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Plan Now For a New Spring Garden

This lasagna garden has nothing to do with pasta—and everything to do with getting a garden bed ready for spring .

This fall, I want to add one extra chore to your ‘to do’ list. Before you groan about having more work, take note: this is a job that will pay big dividends next spring! In addition to fall pruning, bulb planting and topdressing the lawn, I want you to layout a lasagna garden. Sounds tasty right? Actually, this type of garden has nothing to do with pasta.

A lasagna garden is a simple technique that you can use to turn a section of lawn into a weed-free patch of soil—ready to become a vegetable or perennial garden with minimal effort.Trust me, if you start your lasagna garden now, you’ll have a weed-free space ready for you as soon as the snow melts.

Here is how you do it:

1. Start collecting recycled cardboard and newspaper. Remove all the tape and the staples and flatten the boxes.

2. Layer the cardboard on the ground where you want your new garden to be. Layer newspaper under the cardboard in the spots where you can see any ground peeking through. Cover over any gaps between the sections of the box—you don’t want any earth showing.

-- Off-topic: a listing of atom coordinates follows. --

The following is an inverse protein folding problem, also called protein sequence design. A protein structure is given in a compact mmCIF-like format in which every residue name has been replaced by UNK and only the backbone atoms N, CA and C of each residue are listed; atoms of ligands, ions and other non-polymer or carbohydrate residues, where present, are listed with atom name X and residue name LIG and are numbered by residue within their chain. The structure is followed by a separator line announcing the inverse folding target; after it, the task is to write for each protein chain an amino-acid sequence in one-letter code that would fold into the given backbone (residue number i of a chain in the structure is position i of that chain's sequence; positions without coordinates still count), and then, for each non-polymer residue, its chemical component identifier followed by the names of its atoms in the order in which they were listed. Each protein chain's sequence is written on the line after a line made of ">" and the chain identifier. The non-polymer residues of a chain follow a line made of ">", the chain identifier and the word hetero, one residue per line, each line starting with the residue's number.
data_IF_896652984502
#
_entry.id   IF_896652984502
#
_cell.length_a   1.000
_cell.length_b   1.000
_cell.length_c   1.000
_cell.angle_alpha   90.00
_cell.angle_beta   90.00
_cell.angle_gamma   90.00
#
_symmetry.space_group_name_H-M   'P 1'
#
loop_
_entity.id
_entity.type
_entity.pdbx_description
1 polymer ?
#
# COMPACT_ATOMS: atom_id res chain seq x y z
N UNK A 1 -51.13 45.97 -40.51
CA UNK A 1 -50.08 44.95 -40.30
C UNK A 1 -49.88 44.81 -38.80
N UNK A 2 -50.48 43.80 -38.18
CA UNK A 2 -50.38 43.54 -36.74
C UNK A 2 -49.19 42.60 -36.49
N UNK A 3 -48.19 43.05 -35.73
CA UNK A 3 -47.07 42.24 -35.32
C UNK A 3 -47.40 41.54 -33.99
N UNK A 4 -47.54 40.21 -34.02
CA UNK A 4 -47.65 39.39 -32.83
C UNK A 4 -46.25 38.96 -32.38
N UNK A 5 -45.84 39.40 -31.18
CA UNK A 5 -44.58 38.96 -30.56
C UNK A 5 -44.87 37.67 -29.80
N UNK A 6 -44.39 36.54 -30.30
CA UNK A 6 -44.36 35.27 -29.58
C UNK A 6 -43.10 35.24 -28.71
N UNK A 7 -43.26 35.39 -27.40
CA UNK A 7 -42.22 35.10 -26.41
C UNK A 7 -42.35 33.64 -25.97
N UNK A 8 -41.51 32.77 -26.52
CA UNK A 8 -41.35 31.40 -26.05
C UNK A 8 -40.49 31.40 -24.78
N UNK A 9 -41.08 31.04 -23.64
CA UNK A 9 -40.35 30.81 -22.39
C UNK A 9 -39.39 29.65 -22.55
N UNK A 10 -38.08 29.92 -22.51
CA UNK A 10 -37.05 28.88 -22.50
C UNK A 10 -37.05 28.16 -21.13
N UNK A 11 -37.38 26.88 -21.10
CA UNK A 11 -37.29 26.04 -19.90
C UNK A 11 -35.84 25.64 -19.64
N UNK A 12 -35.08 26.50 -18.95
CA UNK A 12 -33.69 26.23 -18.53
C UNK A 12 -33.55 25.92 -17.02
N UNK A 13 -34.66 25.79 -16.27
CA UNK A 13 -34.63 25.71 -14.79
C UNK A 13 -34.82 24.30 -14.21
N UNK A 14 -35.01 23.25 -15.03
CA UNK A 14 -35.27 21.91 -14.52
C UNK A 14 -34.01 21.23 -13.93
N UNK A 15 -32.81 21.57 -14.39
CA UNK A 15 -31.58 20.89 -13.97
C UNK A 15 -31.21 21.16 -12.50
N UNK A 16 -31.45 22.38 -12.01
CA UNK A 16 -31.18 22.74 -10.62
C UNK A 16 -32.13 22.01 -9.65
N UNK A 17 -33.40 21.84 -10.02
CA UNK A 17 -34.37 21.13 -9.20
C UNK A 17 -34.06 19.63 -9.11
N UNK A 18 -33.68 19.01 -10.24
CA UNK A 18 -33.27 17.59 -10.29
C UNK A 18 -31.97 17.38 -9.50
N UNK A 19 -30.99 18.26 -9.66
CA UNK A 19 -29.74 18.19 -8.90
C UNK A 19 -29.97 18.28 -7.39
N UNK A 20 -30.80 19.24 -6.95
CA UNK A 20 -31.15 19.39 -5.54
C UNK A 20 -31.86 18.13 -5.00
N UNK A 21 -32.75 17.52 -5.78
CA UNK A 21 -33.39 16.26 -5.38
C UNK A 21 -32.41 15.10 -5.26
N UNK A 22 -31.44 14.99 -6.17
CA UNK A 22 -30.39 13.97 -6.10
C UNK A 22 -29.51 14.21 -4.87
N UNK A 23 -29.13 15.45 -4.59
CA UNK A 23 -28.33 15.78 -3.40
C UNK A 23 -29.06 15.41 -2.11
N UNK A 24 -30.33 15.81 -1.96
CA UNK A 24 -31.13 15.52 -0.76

3. Bury the cardboard with at least 3” of mulch.

4. Lightly spray the entire space with water to ‘glue’ it all together and to help keep the mulch from moving and exposing the boxes.

5. Next spring, when it’s time to start gardening, simply remove the mulch from only the area that you want to plant. Make a hole in whatever cardboard is left, and plant directly into the space.

How does it work?

It’s simple, really. If you want to stop plants from growing and you don’t want to spend hours ripping them out, you need to take away one of the three things they need: water, soil or sunlight. They are already in the soil and it’s pretty tough to waterproof the yard, so removing the sunlight is the best option and the cardboard does just that.

Bonus: The cardboard takes about 7-9 months to naturally break down into the soil, and it’s adding nutrients the whole while.

Works to weed out existing beds, too:

This technique is also my favourite for removing weeds from existing garden beds around established perennials and shrubs. Just follow the exact same steps using at least seven layers of newspaper. Keep the newspaper tight to the base of the plants and cover the entire garden space. Even if you already have mulch in the beds (or even gravel) you can go right over the top. Unlike landscape fabric which tends to work its way up from under the mulch, the cardboard and newspaper naturally break down.

Outdoor design & lifestyle expert and HGTV personality Carson Arthur can be found online at carsonarthur.com